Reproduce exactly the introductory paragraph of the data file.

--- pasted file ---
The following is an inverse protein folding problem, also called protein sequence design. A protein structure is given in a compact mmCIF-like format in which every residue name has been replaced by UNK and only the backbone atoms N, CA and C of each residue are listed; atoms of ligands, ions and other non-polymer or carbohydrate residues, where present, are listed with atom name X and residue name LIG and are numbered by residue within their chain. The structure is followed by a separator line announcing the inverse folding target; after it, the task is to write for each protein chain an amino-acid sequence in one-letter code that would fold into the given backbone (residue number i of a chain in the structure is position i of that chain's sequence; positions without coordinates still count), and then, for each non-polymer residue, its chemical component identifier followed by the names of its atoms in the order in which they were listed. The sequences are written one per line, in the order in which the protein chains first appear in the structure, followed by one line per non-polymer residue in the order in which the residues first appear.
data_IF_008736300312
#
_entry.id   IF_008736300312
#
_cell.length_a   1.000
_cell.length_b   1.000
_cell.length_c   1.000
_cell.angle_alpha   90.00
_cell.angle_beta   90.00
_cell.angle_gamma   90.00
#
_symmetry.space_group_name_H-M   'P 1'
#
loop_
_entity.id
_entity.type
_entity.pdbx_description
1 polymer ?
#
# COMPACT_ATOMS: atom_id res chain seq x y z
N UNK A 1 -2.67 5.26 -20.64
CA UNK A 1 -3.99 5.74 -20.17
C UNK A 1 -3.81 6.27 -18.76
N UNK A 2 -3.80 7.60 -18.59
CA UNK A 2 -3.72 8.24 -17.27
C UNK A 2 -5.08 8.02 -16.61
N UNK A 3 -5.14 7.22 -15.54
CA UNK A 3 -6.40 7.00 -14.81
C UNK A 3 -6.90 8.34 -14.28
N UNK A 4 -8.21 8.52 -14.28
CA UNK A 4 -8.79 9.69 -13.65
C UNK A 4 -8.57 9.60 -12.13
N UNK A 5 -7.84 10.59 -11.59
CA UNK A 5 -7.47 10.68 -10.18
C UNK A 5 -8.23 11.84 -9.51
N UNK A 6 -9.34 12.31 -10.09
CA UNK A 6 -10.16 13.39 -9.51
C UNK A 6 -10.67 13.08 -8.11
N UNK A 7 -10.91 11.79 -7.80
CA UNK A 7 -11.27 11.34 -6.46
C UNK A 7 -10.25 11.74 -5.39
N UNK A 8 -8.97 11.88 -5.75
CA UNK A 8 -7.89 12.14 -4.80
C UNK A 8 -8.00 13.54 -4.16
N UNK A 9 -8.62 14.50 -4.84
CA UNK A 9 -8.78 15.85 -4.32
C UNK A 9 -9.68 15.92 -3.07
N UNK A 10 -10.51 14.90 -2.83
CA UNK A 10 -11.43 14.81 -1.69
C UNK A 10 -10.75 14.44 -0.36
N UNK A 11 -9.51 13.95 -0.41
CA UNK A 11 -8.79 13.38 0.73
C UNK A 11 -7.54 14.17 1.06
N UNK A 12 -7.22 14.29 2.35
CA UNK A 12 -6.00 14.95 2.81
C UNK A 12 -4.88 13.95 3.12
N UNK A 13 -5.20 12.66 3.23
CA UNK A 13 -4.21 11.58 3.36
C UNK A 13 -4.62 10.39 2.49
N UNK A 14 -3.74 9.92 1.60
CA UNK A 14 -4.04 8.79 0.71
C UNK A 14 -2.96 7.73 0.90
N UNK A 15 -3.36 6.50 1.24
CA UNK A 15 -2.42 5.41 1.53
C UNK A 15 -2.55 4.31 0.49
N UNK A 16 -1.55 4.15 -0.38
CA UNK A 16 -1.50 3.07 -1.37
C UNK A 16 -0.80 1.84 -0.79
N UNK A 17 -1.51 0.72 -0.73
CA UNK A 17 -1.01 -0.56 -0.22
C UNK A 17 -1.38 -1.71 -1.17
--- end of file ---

The following is an inverse protein folding problem, also called protein sequence design. A protein structure is given in a compact mmCIF-like format in which every residue name has been replaced by UNK and only the backbone atoms N, CA and C of each residue are listed; atoms of ligands, ions and other non-polymer or carbohydrate residues, where present, are listed with atom name X and residue name LIG and are numbered by residue within their chain. The structure is followed by a separator line announcing the inverse folding target; after it, the task is to write for each protein chain an amino-acid sequence in one-letter code that would fold into the given backbone (residue number i of a chain in the structure is position i of that chain's sequence; positions without coordinates still count), and then, for each non-polymer residue, its chemical component identifier followed by the names of its atoms in the order in which they were listed. The sequences are written one per line, in the order in which the protein chains first appear in the structure, followed by one line per non-polymer residue in the order in which the residues first appear.